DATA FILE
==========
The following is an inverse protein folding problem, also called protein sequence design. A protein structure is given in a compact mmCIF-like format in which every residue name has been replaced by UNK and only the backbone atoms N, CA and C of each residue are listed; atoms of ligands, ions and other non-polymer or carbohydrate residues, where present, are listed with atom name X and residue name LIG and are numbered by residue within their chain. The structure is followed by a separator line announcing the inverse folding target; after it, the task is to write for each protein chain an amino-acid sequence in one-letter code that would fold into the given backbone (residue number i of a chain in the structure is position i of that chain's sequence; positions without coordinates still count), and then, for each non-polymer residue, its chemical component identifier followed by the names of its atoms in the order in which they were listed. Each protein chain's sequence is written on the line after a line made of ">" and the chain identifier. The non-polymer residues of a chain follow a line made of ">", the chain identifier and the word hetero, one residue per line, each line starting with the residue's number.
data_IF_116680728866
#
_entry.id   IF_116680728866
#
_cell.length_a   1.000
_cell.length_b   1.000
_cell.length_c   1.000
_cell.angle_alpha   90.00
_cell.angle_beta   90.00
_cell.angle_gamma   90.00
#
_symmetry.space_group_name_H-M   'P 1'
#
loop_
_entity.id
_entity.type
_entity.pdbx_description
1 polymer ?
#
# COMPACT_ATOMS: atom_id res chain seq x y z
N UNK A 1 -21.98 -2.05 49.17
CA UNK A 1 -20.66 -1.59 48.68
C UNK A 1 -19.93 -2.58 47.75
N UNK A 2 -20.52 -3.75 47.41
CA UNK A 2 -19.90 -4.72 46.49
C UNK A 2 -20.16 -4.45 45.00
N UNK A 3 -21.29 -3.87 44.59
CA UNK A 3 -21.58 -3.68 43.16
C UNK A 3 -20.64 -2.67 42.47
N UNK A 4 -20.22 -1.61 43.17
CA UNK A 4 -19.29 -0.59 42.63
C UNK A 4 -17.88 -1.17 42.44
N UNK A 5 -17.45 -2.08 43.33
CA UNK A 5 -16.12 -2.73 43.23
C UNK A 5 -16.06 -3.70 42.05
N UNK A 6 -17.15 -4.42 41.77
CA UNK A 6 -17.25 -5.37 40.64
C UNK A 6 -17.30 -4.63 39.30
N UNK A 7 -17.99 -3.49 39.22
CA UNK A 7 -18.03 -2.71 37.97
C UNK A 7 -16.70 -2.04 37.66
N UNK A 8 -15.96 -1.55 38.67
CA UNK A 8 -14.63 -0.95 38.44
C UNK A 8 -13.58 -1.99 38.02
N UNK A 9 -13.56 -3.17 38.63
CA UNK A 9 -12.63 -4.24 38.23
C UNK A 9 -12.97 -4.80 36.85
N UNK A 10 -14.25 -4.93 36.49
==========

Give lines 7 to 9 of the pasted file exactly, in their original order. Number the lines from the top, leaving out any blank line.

_cell.length_b   1.000
_cell.length_c   1.000
_cell.angle_alpha   90.00